WASHINGTON, D.C. — A U.S. Senate committee gave approval Wednesday to the Employment Non-Discrimination Act (ENDA), a bill that prohibit employment discrimination on the basis of sexual orientation and gender identity. The bill now heads to the full Senate.

The legislation passed 15-7 in an initial vote in the U.S. Senate Health, Education, Labor & Pensions Committee. North Carolina’s U.S. Sen. Richard Burr (R) and Kay Hagan (D) both serve on the committee. The committee’s 12 Democrats, including Hagan, voted for the bill, as did Republican U.S. Sens. Mark Kirk (Ill.), Lisa Murkowski (Alaska) and Orrin Hatch (Utah). Kirk was a co-sponsor of the bill.

Burr said in a statement on Tuesday that he would not support ENDA.

“It is my hope that our society can be tolerant of different people and ideas,” Burr said. “That said, whenever we consider new legislation we must always consider the interplay of new laws with existing rights. I am concerned that the ENDA bill would go beyond our existing laws protecting individuals’ employment rights.”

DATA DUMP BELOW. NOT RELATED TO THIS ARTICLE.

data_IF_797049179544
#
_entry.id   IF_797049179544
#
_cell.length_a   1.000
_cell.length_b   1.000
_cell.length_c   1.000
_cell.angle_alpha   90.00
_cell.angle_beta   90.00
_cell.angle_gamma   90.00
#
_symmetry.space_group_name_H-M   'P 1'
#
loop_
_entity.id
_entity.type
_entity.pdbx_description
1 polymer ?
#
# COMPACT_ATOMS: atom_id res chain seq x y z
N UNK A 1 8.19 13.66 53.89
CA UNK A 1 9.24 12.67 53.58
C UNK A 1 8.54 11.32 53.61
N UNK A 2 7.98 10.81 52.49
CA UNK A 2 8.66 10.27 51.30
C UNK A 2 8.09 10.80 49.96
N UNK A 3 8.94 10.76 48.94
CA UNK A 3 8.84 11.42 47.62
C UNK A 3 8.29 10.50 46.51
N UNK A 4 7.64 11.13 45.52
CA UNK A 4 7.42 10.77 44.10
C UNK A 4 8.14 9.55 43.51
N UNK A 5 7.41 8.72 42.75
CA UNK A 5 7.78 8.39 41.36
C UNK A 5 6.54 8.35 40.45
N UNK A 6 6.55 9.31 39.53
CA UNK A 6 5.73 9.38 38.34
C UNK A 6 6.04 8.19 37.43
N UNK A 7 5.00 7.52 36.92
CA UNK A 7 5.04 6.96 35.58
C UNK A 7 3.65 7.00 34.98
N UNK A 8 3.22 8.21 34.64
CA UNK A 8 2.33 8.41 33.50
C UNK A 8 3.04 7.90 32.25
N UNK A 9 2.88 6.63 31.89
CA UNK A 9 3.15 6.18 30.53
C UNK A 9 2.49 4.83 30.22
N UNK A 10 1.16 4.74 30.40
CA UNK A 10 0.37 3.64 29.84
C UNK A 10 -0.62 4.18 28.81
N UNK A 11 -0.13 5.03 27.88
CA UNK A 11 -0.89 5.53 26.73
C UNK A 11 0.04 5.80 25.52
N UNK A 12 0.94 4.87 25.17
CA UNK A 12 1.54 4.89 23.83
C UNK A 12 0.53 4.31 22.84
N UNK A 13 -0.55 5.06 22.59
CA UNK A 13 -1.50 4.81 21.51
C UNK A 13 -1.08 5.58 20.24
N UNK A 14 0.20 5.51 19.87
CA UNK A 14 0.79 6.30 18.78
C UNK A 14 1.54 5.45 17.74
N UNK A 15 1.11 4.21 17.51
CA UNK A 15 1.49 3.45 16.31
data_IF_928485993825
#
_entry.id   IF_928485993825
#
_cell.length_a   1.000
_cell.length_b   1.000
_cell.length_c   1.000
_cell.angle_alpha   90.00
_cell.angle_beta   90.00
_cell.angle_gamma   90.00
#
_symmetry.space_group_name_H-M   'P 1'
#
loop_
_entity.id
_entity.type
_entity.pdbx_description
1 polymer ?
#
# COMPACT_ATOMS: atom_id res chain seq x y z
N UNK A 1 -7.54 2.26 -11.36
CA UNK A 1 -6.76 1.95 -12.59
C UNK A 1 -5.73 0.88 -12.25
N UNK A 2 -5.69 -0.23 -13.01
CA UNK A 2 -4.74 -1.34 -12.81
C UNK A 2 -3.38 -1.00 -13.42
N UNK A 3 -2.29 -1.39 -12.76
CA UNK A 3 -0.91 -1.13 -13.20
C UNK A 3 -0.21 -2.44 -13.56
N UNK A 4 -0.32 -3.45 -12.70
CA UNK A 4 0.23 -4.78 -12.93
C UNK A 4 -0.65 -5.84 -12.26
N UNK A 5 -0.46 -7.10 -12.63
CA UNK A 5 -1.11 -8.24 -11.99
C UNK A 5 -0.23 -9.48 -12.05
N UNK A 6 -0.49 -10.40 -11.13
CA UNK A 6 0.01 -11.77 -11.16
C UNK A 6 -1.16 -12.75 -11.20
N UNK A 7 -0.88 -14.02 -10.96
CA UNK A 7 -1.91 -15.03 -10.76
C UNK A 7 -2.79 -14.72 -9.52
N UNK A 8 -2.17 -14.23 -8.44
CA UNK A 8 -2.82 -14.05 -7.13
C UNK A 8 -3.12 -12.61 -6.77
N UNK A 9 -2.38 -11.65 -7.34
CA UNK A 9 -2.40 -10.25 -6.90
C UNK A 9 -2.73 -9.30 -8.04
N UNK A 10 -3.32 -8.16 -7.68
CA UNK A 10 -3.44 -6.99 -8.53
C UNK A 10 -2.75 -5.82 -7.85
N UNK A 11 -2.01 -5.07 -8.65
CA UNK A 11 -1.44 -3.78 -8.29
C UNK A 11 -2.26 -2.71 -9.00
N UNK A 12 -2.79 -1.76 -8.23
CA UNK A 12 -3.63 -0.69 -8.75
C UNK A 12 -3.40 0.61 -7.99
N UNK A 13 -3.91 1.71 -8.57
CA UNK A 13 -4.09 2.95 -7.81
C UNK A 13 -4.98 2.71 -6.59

Human Rights Campaign President Chad Griffin, who is a week-long tour through the South, gathered on Tuesday in Charlotte with North Carolina advocates, business owners and elected officials to push for Burr’s support.

Tico Almeida, president of Freedom To Work, an organization committed to advancing LGBT workplace equality, said on Wednesday that the committee vote signaled increased momentum on LGBT issues.

“Today’s vote is a monumental step forward for gay civil rights in this country and an important moment in the fight to end workforce discrimination. We applaud the leadership of Senator Harkin, Senator Kirk, Senator Merkley, Senator Murkowski, Senator Hatch and many others who made today’s vote possible,” Almeida said in a statement. “Taken with the Supreme Court rulings last month, today’s vote shows that the tide has turned and the movement for full LGBT rights will not go backwards. Those who continue to stand in the way of the march towards the freedom to work, like the Republicans who voted against the legislation today, not only find themselves on the wrong side of history they find themselves on the wrong side of the founding principles of our country – justice and freedom. We will continue this fight to ensure this vital legislation passes the full Senate, the House and is signed into law by the President. Because it is far past time that all people in this country have the freedom to work.”

Matt Comer previously served as editor from October 2007 through August 2015 and as a staff writer afterward in 2016.